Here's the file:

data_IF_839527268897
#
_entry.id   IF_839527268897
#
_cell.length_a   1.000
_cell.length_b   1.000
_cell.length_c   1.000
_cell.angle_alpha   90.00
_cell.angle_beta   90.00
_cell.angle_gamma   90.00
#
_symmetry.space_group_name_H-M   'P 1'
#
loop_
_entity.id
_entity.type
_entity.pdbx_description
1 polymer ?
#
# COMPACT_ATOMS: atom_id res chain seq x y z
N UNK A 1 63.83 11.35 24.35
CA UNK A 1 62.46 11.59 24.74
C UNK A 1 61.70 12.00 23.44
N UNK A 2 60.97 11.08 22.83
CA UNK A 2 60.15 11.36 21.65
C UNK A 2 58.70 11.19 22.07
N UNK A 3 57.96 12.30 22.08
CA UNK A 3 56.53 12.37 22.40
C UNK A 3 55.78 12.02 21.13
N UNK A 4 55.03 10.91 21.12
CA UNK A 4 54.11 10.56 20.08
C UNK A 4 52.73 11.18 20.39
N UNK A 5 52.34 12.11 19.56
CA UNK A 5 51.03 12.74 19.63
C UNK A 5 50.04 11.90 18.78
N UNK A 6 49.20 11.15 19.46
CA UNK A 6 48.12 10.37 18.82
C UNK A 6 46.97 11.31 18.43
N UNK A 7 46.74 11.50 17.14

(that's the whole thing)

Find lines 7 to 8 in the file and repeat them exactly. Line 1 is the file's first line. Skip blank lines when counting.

_cell.length_c   1.000
_cell.angle_alpha   90.00